I still deeply want to become a mother. I have that urge all the time. But I often wonder if I can handle it mentally. Because as you said when you have kids your independence time and energy and money go towards your child. Up until a certain age they need you. But even then they will always kind of need or want your advice/ help.
 
I know it sounds like basic advice, but everyone is a different person living a different life than you. Don’t compare your life to others, because you’re on a different journey. Rather than looking at everything wrong, choose one thing to focus on and improve. Your life can improve, you are not stuck. You may feel “behind” but you’re 28, you have a lot of life ahead of you.
 
For What It's Worth (probably nothing): 😘

I was raised in a hugely competitive home, fueled by my parents. We were ranked, compared, shamed, applauded (rarely) over everything from report cards to pimples to the number on the scale. It was a horrible way to live. It instilled in me a battle for perfection I live with to this day - and I have 11 grandkids. TV, magazines, social media, and the repackaged Hollywood version of "normal" has made growing up even more difficult, especially for kids growing up in homes where these messages are not addressed, or worse, the kids are living in a dysfunctional family mess.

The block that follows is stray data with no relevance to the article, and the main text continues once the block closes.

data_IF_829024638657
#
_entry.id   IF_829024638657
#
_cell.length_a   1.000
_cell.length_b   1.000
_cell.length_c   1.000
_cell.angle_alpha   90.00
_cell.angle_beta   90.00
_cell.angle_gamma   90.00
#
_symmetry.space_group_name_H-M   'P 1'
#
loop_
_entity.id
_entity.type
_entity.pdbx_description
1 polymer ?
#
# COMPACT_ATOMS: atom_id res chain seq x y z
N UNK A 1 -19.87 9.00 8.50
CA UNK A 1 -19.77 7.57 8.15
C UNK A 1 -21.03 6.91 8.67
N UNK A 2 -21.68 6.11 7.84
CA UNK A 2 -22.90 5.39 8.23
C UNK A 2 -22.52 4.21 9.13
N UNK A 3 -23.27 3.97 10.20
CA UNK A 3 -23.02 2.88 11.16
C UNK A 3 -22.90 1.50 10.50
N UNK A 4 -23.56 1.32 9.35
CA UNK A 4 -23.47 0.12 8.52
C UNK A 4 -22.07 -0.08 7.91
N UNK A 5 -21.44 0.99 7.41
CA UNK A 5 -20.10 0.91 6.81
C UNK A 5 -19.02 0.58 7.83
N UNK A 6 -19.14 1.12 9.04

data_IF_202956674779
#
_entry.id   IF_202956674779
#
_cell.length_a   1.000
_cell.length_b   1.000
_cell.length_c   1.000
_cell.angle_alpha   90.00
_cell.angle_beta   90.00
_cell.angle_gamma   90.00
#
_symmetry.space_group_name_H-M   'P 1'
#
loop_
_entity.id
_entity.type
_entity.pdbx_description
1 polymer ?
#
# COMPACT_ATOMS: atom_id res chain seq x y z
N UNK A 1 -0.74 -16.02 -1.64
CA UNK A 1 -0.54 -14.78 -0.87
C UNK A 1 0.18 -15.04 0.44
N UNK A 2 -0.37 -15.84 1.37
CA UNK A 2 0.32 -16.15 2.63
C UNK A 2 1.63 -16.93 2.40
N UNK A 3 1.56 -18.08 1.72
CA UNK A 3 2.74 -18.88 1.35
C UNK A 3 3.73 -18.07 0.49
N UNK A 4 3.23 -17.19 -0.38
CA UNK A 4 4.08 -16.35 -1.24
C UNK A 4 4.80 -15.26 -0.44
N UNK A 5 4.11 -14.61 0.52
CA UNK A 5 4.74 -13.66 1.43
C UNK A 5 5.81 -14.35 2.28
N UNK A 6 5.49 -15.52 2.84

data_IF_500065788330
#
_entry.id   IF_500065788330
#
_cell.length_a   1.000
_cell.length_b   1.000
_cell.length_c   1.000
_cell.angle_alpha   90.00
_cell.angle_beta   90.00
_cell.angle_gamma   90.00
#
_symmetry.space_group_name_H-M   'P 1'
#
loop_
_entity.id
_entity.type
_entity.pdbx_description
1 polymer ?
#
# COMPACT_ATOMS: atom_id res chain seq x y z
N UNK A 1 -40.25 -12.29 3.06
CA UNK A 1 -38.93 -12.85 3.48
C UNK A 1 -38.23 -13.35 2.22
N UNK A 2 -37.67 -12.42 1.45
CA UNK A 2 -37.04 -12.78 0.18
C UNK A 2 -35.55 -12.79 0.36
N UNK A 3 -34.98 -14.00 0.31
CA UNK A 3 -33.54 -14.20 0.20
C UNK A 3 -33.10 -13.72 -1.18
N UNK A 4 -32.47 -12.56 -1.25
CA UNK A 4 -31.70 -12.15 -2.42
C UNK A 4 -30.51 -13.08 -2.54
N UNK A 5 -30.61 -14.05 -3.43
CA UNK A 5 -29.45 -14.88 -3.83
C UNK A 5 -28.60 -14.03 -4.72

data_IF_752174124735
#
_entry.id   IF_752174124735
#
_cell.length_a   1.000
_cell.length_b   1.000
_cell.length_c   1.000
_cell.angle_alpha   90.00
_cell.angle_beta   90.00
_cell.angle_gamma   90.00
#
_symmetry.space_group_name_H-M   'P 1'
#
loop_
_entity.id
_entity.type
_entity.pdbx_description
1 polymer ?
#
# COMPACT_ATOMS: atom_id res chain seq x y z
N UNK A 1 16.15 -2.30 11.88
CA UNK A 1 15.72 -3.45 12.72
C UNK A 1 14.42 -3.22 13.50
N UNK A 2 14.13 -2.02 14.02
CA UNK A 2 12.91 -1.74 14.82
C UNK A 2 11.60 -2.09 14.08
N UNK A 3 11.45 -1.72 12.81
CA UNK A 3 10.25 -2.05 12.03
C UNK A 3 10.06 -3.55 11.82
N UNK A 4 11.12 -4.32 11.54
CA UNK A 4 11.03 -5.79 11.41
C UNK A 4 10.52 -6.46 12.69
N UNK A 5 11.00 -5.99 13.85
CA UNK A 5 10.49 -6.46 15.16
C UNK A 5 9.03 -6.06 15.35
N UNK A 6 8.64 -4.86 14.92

My parental/grandparental opinion is that children to need to be taught, conditioned, and have modeled for them from birth that we are each beautifully unique individuals. My goal as a mother was to do everything the opposite way my parents did. My kids were dressed in age-appropriate children's clothes, not like Hollywood sex symbols. They were raised with television off and were surrounded by incredible books and music and the beckoning of nature outside. Our home always had the welcome mat out to their friends so we could safely observe who was influencing them, and when necessary, guide them to better social choices. (It was well worth the cost of all those pizzas.) The "family" computer was kept in a communal area - they were free to use it, but with the family circling the temptation to surf to unhealthy sites was avoided. I could go on with other examples but you get the idea.